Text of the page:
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An undated handout artist’s rendering of the Thirty Meter Telescope complex.THIRTY METER TELESCOPE/The New York Times

A Hawaiian judge has determined that the construction of a massive new astronomical observatory can proceed – with conditions – atop the state's highest mountain peak despite opposition by native groups that the project will impinge on an important cultural and religious site.

The decision marks the latest twist in what has become a rocky road to the mountaintop for the Thirty Meter Telescope (TMT), a $1.5-billion (U.S.) spyglass designed to peer to the farthest reaches of the known universe.

Canada has a quarter-billion-dollar stake in the international mega-science project that has long been slated for construction near the summit of Mauna Kea. With an elevation of more than 4,200 metres above sea level, the dormant volcano is widely considered to be the world's best astronomical observing site. Several major observatories, including the Canada-France-Hawaii Telescope, are located there.

Astronomers hoping to avoid a scenario that would see the TMT built at a less desirable location in the Canary Islands were buoyed by Wednesday's ruling from Judge Riki May Amano, the hearing officer for the case.

"This is very good news. Mauna Kea is our strongly preferred site and this brings us one step closer to construction on that site," said Michael Balogh, an astrophysicist at the University of Waterloo who led a report this year on the impact to Canadian astronomy if the TMT is not built in Hawaii.

Following its approval in 2013, plans for TMT went awry the following year when a groundbreaking ceremony was interrupted by protests. After a blockade prevented construction crews from reaching the mountain in 2015, Hawaii Governor David Ige imposed a temporary moratorium on the project. The Supreme Court of Hawaii invalidated the TMT's building permit in 2015 and remanded the case back to the state's Board of Land and Natural Resources. Several months of hearings followed, during which a coalition of opponents voiced their objections to the telescope.

In her 305-page decision, Judge Amano noted that the construction of the existing observatories on Mauna Kea had "cumulative impacts on cultural, archeological and historic resources," but that the proposal for TMT "reasonably protects identified Hawaiian rights and practices" provided certain condition are followed including a cultural training program for construction workers and contractors, the development of an archeological monitoring plan, and policies to limit vehicle trips to the summit.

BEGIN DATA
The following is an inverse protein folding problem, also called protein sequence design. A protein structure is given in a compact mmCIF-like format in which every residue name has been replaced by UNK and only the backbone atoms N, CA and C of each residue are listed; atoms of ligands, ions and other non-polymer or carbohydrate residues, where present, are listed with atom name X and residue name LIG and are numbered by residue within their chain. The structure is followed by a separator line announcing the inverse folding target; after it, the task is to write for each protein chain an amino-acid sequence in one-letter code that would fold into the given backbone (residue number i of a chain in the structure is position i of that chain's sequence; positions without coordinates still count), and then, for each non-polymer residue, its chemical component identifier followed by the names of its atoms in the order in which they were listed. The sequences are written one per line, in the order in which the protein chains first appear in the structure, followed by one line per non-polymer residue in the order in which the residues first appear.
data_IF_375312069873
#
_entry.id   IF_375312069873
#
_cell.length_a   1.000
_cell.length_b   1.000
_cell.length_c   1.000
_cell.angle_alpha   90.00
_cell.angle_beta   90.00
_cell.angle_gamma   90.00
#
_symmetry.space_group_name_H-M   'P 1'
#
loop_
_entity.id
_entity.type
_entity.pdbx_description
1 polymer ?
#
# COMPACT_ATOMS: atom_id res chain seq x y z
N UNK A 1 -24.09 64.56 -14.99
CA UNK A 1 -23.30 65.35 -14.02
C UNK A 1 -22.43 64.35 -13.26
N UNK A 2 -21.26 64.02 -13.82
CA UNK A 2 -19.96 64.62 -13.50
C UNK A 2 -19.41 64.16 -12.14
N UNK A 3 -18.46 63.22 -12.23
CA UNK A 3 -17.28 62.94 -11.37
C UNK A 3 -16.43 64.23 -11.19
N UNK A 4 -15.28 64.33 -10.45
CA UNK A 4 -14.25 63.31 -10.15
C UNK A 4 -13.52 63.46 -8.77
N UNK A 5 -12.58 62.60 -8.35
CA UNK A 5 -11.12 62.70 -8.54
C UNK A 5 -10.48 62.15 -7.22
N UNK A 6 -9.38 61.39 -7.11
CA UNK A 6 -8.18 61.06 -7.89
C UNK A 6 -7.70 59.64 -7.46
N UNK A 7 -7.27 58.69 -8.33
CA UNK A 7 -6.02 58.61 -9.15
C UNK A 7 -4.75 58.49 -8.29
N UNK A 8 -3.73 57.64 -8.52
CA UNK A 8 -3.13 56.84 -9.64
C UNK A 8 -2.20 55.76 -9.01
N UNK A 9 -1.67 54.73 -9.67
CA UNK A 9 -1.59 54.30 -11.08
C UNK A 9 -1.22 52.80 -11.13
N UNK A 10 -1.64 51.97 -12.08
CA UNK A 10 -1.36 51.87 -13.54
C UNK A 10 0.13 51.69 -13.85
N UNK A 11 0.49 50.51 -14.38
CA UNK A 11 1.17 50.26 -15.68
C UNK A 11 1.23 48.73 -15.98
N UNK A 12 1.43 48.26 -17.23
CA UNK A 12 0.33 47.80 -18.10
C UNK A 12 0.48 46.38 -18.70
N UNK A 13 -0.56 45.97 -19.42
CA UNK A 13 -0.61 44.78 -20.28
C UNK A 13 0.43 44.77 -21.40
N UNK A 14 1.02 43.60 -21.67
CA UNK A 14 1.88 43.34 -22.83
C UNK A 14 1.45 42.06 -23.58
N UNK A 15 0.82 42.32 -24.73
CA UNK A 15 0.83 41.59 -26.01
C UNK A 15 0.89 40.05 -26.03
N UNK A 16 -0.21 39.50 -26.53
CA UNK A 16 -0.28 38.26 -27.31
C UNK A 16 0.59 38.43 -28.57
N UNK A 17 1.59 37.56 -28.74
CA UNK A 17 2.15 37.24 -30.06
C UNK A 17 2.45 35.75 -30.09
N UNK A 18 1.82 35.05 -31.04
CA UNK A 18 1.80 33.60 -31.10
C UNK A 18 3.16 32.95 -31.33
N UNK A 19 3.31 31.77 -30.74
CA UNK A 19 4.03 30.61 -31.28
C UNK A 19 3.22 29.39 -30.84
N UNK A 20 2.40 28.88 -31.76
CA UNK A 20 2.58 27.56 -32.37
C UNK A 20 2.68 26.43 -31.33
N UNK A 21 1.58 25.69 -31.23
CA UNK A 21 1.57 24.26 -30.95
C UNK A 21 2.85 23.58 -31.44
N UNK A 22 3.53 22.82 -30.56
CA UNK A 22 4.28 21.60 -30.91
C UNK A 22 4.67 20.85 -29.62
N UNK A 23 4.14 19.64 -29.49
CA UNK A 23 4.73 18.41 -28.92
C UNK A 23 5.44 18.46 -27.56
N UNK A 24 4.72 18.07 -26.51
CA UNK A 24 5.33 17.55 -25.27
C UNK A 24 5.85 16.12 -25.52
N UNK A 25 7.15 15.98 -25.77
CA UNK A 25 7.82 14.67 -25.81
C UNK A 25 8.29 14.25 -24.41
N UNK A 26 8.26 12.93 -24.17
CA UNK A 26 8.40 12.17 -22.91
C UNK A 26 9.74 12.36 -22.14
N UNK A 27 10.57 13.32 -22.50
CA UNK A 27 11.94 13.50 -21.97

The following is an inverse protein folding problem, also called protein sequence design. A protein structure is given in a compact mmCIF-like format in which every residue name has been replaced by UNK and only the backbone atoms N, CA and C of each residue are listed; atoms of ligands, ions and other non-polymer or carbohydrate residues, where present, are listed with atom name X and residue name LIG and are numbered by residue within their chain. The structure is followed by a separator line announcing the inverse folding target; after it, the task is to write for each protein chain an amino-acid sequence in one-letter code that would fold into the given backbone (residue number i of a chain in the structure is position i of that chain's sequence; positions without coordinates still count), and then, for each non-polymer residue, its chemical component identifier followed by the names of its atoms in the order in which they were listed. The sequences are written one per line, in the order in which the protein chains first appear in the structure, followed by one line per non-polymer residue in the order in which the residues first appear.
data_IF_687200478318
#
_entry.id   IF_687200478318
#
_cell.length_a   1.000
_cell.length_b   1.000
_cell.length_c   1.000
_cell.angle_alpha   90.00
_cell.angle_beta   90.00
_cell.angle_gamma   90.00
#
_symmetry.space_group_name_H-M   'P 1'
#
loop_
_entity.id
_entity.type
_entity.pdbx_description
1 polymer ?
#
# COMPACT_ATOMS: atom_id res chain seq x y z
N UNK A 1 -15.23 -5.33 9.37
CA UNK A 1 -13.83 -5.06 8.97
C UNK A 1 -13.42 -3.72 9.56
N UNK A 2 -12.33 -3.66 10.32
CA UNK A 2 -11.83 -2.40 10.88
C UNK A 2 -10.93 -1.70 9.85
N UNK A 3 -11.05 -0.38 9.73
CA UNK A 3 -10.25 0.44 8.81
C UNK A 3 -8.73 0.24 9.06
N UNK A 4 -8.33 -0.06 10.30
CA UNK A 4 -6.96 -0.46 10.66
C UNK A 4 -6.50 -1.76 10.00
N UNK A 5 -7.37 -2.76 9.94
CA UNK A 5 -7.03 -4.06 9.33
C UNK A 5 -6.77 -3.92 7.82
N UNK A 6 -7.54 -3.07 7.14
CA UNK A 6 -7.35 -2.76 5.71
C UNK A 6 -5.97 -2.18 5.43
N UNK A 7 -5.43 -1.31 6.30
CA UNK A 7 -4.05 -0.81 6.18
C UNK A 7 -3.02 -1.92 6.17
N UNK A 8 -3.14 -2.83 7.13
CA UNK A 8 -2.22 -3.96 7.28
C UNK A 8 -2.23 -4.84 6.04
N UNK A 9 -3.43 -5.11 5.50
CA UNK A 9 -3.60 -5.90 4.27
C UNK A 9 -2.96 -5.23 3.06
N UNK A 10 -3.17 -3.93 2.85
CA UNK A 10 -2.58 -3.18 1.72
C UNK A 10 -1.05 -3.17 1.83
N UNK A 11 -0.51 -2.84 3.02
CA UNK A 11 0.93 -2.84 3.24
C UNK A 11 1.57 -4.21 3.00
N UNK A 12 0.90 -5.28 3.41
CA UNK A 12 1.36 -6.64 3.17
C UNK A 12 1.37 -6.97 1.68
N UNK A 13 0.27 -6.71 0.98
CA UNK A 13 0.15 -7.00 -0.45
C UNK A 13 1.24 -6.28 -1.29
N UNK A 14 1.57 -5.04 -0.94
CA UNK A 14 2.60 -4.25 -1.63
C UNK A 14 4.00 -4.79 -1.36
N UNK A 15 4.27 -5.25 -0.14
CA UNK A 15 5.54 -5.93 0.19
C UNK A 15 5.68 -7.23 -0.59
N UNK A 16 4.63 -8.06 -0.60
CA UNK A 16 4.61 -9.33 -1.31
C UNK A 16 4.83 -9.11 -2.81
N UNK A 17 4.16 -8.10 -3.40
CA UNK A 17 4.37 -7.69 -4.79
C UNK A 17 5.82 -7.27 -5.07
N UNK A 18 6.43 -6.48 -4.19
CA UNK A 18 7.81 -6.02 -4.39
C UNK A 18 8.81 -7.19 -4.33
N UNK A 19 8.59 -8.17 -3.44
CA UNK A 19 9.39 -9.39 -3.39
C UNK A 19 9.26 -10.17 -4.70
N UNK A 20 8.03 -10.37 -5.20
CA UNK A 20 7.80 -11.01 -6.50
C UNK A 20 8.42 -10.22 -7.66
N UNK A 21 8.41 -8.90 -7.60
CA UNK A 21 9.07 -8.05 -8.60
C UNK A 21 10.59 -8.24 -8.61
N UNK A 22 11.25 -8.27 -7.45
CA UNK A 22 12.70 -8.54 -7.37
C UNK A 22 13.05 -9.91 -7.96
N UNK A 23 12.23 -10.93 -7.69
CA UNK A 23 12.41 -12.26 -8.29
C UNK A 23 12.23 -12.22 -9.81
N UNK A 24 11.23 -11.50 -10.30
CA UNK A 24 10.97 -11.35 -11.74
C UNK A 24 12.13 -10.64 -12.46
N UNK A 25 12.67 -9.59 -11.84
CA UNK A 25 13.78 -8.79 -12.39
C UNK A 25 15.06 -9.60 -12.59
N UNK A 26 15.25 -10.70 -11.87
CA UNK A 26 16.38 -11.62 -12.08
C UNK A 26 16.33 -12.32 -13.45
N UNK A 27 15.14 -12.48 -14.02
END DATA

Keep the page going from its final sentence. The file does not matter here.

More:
Ray Carlberg, a University of Toronto astronomer and former TMT board member, said the project still faces hurdles including a potential Supreme Court challenge. "Basically, TMT is back where it was in 2014, with a permit in hand but with people waiting in the wings to blockade," Dr. Carlberg said. "The decision does not mean that the hard-core opposition has melted away."

Dr. Carlberg was removed from the TMT board after writing an open letter to colleagues suggesting that Canada should reconsider its membership in the project. The move sparked a debate within the Canadian astronomical community and led to the panel chaired by Dr. Balogh. In May, the panel recommended continued, if cautious, support for TMT while the legal battle over the Mauna Kea site plays out.

In addition to its legal issues, the TMT faces growing costs as a result of delay. "Many [partners] will not want to guarantee money until they know that the telescope has the support of the local community and that ongoing safe access to the site is not an issue," Dr. Carlberg said, adding that this week's ruling gives political leaders in Hawaii an opportunity to improve management of Mauna Kea "for the benefit of all Hawaiians."

The Globe's Ivan Semeniuk explains Canada's role in the development of a new telescope that will have 10-times the light collecting ability of any telescope currently being used on Earth

Globe and Mail Update